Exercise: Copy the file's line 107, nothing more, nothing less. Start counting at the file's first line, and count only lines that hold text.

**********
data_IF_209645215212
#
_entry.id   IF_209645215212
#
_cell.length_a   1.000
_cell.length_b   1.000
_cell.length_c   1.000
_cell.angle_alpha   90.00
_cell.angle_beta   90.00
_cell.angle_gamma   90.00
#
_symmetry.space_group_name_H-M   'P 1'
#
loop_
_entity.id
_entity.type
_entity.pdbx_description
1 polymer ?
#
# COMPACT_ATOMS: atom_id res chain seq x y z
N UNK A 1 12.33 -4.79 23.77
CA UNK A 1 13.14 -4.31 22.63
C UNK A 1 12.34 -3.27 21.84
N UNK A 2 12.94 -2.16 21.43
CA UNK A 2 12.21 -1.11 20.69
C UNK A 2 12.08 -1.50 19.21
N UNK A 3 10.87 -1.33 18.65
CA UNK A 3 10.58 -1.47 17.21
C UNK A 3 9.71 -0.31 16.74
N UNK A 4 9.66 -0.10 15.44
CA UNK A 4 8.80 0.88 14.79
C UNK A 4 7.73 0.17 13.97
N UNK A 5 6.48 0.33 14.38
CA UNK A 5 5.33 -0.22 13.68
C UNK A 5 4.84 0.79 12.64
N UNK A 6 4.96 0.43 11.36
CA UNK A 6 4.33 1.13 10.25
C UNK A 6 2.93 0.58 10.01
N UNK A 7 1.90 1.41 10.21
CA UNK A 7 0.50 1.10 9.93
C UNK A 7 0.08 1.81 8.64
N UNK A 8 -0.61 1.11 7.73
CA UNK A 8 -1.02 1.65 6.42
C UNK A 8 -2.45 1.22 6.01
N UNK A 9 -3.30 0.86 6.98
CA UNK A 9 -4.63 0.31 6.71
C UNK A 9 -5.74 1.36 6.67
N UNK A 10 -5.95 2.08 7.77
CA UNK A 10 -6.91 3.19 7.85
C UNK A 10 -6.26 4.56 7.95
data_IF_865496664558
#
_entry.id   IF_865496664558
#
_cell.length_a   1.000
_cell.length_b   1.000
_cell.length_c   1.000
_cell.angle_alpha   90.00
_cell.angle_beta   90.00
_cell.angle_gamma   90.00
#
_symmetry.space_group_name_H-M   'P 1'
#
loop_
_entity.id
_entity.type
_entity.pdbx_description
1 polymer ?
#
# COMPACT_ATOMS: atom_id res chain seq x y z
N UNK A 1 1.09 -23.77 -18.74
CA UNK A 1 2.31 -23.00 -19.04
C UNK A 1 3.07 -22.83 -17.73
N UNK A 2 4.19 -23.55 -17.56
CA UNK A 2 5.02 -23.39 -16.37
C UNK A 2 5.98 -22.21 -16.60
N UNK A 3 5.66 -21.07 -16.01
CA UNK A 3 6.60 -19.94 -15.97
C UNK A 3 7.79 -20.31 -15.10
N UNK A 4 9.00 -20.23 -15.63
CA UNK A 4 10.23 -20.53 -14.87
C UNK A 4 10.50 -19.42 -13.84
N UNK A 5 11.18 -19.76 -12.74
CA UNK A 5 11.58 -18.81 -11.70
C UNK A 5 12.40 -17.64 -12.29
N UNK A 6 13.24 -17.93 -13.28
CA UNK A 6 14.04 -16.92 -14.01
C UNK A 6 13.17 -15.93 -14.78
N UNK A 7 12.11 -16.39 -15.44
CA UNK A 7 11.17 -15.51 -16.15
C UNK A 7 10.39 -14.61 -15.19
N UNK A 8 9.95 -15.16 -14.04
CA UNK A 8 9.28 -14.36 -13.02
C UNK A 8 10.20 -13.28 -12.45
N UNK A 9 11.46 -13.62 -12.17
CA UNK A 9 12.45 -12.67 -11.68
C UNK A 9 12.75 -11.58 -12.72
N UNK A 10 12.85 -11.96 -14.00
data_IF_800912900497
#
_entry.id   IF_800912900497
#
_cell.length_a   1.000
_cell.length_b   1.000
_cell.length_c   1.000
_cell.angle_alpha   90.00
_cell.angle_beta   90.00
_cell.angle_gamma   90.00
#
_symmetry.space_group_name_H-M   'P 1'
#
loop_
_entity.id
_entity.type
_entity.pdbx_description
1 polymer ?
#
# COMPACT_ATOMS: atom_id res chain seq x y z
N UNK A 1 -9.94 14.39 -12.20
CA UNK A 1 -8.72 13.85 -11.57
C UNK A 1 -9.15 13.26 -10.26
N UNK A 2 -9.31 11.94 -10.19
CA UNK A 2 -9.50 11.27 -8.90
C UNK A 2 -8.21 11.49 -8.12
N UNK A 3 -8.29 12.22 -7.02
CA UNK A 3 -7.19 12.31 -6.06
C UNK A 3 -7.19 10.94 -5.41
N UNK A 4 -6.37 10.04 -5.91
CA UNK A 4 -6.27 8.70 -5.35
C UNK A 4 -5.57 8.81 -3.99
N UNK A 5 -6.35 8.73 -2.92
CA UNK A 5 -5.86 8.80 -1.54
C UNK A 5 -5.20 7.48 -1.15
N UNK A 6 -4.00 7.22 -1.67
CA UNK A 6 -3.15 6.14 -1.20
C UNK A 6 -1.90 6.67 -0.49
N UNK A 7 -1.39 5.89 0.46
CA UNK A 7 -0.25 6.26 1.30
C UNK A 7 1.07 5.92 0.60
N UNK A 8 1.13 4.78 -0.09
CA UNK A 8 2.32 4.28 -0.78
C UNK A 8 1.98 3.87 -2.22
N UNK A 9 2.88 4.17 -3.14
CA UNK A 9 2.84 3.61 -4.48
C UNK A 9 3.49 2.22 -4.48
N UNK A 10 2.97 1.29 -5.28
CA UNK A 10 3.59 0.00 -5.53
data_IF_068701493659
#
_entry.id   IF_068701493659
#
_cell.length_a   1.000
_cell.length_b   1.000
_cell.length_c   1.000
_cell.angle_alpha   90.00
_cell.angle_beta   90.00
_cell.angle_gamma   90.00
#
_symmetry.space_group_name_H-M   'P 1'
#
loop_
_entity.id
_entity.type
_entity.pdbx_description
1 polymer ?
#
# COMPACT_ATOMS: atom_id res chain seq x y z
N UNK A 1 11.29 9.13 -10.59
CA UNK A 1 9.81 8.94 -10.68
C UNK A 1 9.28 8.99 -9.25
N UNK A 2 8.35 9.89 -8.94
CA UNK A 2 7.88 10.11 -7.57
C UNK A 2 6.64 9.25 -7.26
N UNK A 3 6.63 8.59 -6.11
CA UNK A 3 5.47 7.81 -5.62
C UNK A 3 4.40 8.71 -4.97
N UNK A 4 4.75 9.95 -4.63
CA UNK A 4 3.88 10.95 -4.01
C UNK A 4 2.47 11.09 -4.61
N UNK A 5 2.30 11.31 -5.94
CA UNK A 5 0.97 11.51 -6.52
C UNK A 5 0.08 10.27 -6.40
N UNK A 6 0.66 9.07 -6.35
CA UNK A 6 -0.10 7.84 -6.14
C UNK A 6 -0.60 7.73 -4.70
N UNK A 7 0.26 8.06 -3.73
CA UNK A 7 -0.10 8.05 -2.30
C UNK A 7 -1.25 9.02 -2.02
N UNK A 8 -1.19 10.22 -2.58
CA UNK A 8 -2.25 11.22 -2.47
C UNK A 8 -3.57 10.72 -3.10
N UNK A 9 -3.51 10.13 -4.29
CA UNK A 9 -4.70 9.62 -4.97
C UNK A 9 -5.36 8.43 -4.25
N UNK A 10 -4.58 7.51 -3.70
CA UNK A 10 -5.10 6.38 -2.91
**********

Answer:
_cell.angle_beta   90.00